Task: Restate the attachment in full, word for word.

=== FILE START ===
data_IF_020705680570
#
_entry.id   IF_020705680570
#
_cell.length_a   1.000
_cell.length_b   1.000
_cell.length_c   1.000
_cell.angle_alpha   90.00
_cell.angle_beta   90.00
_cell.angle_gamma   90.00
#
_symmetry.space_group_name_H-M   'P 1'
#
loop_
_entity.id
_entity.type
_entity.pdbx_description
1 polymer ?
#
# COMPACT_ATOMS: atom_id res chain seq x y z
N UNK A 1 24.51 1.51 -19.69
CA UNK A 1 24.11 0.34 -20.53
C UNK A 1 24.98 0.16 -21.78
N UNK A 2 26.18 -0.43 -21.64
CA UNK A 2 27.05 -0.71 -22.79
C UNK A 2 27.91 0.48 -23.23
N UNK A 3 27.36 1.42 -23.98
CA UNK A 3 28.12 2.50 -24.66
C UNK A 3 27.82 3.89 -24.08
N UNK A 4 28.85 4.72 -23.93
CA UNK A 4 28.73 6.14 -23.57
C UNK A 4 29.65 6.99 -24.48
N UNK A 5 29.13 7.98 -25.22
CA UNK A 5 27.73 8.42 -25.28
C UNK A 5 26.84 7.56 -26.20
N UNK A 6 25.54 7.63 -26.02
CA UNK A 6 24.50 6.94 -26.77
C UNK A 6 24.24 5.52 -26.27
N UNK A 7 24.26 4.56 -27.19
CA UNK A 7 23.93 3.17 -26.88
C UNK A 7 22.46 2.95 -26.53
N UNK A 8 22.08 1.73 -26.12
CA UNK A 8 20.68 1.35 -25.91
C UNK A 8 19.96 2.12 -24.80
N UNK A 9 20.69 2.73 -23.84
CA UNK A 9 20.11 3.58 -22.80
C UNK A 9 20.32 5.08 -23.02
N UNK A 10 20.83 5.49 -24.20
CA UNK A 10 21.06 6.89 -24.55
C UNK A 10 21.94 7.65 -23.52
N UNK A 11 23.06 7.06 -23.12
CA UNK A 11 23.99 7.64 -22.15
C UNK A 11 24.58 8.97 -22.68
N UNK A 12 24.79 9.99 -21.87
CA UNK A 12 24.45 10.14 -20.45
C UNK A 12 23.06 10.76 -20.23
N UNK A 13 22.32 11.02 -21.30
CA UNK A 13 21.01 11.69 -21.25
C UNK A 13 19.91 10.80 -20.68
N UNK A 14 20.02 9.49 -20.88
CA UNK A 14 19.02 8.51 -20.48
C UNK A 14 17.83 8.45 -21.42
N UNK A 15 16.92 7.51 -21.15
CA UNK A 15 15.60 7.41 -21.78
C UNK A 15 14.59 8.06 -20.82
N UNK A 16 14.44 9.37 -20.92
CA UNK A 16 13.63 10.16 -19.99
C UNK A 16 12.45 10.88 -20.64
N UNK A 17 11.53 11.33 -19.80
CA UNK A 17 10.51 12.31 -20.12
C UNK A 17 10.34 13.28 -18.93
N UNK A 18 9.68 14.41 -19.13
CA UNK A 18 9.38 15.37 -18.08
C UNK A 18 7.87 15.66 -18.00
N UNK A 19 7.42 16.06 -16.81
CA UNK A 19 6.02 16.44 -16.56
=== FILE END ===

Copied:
data_IF_020705680570
#
_entry.id   IF_020705680570
#
_cell.length_a   1.000
_cell.length_b   1.000
_cell.length_c   1.000
_cell.angle_alpha   90.00
_cell.angle_beta   90.00
_cell.angle_gamma   90.00
#
_symmetry.space_group_name_H-M   'P 1'
#
loop_
_entity.id
_entity.type
_entity.pdbx_description
1 polymer ?
#
# COMPACT_ATOMS: atom_id res chain seq x y z
N UNK A 1 24.51 1.51 -19.69
CA UNK A 1 24.11 0.34 -20.53
C UNK A 1 24.98 0.16 -21.78
N UNK A 2 26.18 -0.43 -21.64
CA UNK A 2 27.05 -0.71 -22.79
C UNK A 2 27.91 0.48 -23.23
N UNK A 3 27.36 1.42 -23.98
CA UNK A 3 28.12 2.50 -24.66
C UNK A 3 27.82 3.89 -24.08
N UNK A 4 28.85 4.72 -23.93
CA UNK A 4 28.73 6.14 -23.57
C UNK A 4 29.65 6.99 -24.48
N UNK A 5 29.13 7.98 -25.22
CA UNK A 5 27.73 8.42 -25.28
C UNK A 5 26.84 7.56 -26.20
N UNK A 6 25.54 7.63 -26.02
CA UNK A 6 24.50 6.94 -26.77
C UNK A 6 24.24 5.52 -26.27
N UNK A 7 24.26 4.56 -27.19
CA UNK A 7 23.93 3.17 -26.88
C UNK A 7 22.46 2.95 -26.53
N UNK A 8 22.08 1.73 -26.12
CA UNK A 8 20.68 1.35 -25.91
C UNK A 8 19.96 2.12 -24.80
N UNK A 9 20.69 2.73 -23.84
CA UNK A 9 20.11 3.58 -22.80
C UNK A 9 20.32 5.08 -23.02
N UNK A 10 20.83 5.49 -24.20
CA UNK A 10 21.06 6.89 -24.55
C UNK A 10 21.94 7.65 -23.52
N UNK A 11 23.06 7.06 -23.12
CA UNK A 11 23.99 7.64 -22.15
C UNK A 11 24.58 8.97 -22.68
N UNK A 12 24.79 9.99 -21.87
CA UNK A 12 24.45 10.14 -20.45
C UNK A 12 23.06 10.76 -20.23
N UNK A 13 22.32 11.02 -21.30
CA UNK A 13 21.01 11.69 -21.25
C UNK A 13 19.91 10.80 -20.68
N UNK A 14 20.02 9.49 -20.88
CA UNK A 14 19.02 8.51 -20.48
C UNK A 14 17.83 8.45 -21.42
N UNK A 15 16.92 7.51 -21.15
CA UNK A 15 15.60 7.41 -21.78
C UNK A 15 14.59 8.06 -20.82
N UNK A 16 14.44 9.37 -20.92
CA UNK A 16 13.63 10.16 -19.99
C UNK A 16 12.45 10.88 -20.64
N UNK A 17 11.53 11.33 -19.80
CA UNK A 17 10.51 12.31 -20.12
C UNK A 17 10.34 13.28 -18.93
N UNK A 18 9.68 14.41 -19.13
CA UNK A 18 9.38 15.37 -18.08
C UNK A 18 7.87 15.66 -18.00
N UNK A 19 7.42 16.06 -16.81
CA UNK A 19 6.02 16.44 -16.56